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AI and blockchain for innovation in personalised care, but yet no treatment for hypocrisy  


Marina Alamanou
Posts: 29
(@marina-alamanou)
Eminent Member
Joined: 1 year ago

Hi, Adam Tabriz when I read your article and without looking at your LinkedIn page I immediately thought: "Ohh Adam is living in US, so for him healthcare can be an "ugly and sad" topic since he knows first hand that people without insurance will simple die if something serious happens to them. Of course, these days also with an insurance you can die, because very often you can be misdiagnosed. 

Well, the closest we have in Europe to your US healthcare system can be found in Ireland, where a bad version of free economy is leaving young people waiting for a year for a diagnose and sometimes misdiagnosed. I personally have been told by my GP in Dublin, to stay away from hospitals and from doing further medical analysis because more likely they are not going to find what cause my allergies. So, since I am a biologist and with the help of my GP, I followed my "home made personal care plan" by starting a drastic diet and after a year and with a lot of research I realised what was causing my allergies there. But I also realised, that average people at my age with no background in medicine or with no self control when it comes to food, drink etc - that requires changing your lifestyle - wouldn't be able to do what I did at the time to calm down my immune system. 

Conclusion

So, I reached this conclusion a couple of years ago: "the healthcare system we have now, is the healthcare that our lifestyle deserves". We can't pretend to live a frenetic life over consuming and over stressing our organisms and then pretend that an affordable care system will save us. The "right" specialised and personalised treatment comes at a cost right now, and I know that is not fair but this is how it is.

So in order to change that, we must change our habits and life style first. So, yes the healthcare system is very often full of hypocrisy, but the same % of hypocrisy can be found in all of our society. Meaning, the hypocrisy you mentioned in your article is just a reflection of our society's hypocrisy.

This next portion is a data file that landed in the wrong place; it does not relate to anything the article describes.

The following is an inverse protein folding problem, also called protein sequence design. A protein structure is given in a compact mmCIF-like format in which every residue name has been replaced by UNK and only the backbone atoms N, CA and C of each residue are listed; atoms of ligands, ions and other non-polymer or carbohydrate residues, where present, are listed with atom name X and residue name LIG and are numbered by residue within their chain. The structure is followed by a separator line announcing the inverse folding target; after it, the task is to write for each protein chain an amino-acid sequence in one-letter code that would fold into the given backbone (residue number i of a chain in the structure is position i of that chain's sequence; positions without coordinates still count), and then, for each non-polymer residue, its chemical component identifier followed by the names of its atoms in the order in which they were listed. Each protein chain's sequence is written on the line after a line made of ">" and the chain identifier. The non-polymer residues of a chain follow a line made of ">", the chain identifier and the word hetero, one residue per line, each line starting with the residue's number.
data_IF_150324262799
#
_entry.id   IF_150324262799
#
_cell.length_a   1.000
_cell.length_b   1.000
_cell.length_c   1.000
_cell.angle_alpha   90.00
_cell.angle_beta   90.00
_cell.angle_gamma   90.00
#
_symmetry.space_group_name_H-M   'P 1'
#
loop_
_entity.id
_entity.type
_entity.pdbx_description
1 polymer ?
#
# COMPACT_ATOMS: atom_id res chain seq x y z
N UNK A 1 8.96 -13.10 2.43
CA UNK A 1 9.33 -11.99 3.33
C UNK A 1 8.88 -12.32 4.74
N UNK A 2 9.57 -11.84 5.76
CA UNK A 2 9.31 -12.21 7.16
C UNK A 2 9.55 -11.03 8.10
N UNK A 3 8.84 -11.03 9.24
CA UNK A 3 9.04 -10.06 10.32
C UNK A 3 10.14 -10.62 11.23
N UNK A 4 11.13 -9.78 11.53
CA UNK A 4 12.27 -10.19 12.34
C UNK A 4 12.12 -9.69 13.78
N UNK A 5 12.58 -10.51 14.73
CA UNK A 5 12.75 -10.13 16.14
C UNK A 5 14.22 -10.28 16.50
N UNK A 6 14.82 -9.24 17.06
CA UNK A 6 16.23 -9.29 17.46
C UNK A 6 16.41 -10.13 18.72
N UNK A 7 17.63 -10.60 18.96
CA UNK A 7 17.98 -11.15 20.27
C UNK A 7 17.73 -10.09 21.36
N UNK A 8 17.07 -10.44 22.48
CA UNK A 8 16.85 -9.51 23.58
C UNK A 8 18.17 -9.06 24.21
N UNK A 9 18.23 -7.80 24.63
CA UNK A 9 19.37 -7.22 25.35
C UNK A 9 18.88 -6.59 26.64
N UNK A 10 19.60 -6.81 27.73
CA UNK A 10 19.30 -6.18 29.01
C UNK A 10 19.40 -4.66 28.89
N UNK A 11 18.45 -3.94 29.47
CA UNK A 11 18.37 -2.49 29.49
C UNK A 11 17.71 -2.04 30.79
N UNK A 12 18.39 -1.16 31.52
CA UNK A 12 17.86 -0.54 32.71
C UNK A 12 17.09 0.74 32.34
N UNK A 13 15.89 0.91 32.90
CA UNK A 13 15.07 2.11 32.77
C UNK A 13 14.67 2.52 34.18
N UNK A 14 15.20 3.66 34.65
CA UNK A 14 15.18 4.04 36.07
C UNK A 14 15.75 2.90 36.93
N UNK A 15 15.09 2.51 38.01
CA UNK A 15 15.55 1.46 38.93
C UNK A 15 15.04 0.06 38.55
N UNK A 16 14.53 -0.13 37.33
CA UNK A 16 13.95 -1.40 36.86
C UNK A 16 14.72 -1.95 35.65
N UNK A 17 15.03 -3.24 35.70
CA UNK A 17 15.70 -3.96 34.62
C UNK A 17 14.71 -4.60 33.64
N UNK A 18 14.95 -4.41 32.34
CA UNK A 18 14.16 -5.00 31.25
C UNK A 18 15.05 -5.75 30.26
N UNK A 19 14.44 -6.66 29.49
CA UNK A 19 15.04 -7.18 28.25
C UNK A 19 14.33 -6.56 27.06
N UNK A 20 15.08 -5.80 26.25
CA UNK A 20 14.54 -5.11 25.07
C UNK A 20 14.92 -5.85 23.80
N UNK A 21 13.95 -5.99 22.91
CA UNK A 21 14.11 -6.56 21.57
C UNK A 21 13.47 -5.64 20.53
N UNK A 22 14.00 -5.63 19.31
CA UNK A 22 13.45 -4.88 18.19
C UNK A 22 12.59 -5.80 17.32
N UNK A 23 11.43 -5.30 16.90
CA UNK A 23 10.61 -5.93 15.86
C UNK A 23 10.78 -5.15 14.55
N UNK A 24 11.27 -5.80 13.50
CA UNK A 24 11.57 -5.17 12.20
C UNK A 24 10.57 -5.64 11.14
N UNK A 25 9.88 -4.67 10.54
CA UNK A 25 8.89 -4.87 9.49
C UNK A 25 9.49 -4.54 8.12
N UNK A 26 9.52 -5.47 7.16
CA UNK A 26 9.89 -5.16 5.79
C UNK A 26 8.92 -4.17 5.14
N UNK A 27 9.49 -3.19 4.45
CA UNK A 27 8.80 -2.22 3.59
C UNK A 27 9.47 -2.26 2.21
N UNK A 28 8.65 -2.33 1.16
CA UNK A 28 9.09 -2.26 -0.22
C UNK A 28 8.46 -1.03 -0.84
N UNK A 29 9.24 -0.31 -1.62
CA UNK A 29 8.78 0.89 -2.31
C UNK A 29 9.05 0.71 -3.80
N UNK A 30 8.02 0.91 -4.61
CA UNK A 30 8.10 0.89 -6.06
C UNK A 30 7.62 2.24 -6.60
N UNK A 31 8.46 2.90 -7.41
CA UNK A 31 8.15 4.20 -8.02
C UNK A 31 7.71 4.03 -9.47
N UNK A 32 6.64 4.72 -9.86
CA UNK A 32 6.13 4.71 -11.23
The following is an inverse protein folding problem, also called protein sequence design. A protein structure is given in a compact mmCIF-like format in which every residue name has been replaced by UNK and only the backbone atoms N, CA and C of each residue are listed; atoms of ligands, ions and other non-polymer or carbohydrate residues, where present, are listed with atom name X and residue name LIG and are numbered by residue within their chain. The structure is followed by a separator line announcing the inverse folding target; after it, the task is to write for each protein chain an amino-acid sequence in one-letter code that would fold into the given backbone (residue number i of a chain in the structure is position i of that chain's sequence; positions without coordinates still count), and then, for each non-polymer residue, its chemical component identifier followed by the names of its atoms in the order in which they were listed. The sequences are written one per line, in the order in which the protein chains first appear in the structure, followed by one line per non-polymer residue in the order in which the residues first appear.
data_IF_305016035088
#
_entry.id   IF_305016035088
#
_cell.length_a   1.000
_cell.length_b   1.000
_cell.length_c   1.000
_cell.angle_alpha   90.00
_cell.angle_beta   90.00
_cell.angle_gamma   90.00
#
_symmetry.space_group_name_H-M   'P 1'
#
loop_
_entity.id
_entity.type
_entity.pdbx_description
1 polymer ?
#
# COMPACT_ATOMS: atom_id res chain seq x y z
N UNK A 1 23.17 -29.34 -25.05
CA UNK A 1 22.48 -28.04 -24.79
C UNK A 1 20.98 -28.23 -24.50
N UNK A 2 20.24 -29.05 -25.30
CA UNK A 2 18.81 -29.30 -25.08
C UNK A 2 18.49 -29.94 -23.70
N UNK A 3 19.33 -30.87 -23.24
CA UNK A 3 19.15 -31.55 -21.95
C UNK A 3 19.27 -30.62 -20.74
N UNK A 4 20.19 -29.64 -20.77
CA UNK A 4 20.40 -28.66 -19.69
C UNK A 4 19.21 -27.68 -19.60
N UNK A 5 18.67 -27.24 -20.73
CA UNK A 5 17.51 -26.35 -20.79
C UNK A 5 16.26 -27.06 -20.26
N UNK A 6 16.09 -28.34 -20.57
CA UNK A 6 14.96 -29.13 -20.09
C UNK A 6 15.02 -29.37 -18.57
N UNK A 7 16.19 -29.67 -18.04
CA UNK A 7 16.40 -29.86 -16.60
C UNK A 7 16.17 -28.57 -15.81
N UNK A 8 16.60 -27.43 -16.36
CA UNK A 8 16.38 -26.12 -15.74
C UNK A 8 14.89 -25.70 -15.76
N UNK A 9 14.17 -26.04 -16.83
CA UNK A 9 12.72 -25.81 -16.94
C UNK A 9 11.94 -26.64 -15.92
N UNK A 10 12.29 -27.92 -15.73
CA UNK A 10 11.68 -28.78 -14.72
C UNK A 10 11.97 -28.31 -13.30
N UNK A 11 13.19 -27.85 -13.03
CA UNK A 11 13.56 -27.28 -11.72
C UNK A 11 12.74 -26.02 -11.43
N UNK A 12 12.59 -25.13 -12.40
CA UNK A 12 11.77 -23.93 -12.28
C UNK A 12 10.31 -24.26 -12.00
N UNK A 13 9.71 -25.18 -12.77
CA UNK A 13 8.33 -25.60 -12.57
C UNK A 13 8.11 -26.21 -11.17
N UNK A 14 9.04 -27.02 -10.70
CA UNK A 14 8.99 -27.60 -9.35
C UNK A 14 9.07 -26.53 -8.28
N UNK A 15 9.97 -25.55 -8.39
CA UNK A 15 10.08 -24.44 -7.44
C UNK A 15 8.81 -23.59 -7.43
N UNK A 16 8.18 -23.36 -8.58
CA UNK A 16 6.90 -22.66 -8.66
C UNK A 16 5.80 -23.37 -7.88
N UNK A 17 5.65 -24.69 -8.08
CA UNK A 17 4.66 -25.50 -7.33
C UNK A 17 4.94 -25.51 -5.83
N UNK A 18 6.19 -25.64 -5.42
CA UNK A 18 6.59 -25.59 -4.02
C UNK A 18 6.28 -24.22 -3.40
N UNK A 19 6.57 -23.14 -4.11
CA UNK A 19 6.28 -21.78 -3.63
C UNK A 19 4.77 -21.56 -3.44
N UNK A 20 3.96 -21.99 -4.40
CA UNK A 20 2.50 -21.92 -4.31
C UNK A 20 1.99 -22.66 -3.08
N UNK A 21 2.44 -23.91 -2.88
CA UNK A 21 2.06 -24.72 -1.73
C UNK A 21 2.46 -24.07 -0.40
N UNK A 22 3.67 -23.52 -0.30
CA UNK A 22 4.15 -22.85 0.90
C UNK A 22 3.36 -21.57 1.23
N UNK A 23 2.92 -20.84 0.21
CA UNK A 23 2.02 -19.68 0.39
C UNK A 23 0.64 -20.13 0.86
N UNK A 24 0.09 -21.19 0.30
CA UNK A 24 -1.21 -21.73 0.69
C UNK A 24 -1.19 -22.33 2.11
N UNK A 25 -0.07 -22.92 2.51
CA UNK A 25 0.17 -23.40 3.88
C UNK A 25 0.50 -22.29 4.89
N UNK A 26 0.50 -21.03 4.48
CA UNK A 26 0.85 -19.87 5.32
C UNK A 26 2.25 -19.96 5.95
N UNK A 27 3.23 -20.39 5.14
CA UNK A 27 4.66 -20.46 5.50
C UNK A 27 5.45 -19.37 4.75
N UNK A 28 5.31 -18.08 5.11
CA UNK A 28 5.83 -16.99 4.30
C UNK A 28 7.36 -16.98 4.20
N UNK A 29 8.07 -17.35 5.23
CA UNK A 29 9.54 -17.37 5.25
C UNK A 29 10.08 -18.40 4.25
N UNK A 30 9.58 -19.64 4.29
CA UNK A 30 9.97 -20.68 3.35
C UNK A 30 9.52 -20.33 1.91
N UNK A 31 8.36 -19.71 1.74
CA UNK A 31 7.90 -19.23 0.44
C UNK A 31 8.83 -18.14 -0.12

AI and blockchain

Now, personalised medicine indeed goes beyond genes, environment and lifestyle because it also includes other "variables" affecting humans not yet fully understood by scientists and RD departments. So yes, AI and blockchain used properly in order to address the real problems of our healthcare care system and give us personalised medicine will definitely helps us, but it won't happen overnight. Moreover, AI and blockchain will not change the hypocrisy inside the healthcare system or our society, and since AI is trained by us we risk that the hypocrisy you mentioned in your article, being also "transmitted" in our AI tools. 

PS: I haven't see yet how free economy and healthcare can go hand by hand, I guess is work in progress, but from my personal experience in 3 EU countries in a transition phase I know that insurance or not, the advise is always the same: stay away from hospitals and over worked medical doctors. And it was the medical community to give me this advise 🙂 Any way I look forward to my AI healthcare personalised assistant but remains the fact that I won't trust them 100% and will always look for those medical doctors that really know their job

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Adam Tabriz, MD
Posts: 23
(@adam-tabriz)
Eminent Member
Joined: 1 year ago

Marina, 

Thank you for the excellent feedback. I could not agree more. However with respect to artificial intelligence medical care and free market I would encourage you to read few of my past publications, as it will help clarify what American system of healthcare is going through.

I have lived and practiced medicine in Europe too and familiar with the U.K. National system.

The biggest mistake we are making is by trying to implement social programs on a capitalist base. Otherwise, personalized medicine is the same everywhere and has nothing to do with the payer system.

 

Trusting technology is not the same as trusting its architects: Has Alexa earned that reliance?! by Adam Tabriz, MD

 

Healthcare Problems: Understanding The Elephant in the Dark Room by Adam Tabriz, MD

Universal Healthcare: Inevitable Problems and a Can of Worms by Adam Tabriz, MD

 

 

 

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Marina Alamanou
(@marina-alamanou)
Joined: 1 year ago

Eminent Member
Posts: 29

@adam-tabriz

"Adam about Data security and HIPAA, and healthcare problems"

Basically we are saying the same things but using different words 🙂

Healthcare and their lobbyists will always try to find new ways to “access” our data for finding new ways to maximise revenue. And I totally agree that blockchain can protect our data. But while pharmas and insurance companies are going after our data - only and exclusively to maximise their profits - societies and crowds will always find new ways for protecting their data.

I will give you an example: while I use Facebook to follow different new outlets, I stopped using messenger because I realised that my private messages are being scanned, and I don’t trust the so called “guardians” of where our data are being stored. Technology companies right now are doing what I was doing as a researcher: I was scanning data of proteins and genes and I was making different scenarios while running experiments based on these scenarios. So I know - that even with all the regulations of the world - that my data are not protected and can be manipulated. 

Going back to Alexa now in your first article, I would never use Amazon’s Alexa because Amazon is among the most capitalist companies we have. And while I understand that capitalism is just the result of the human greed that runs in our genes, I start to recognise that I have a choice now. And this choice is in the gap that exists between intention and action, and that is the gap that neuro-marketers want to close while that is the gap that eastern philosophers have cultivated (wu wei).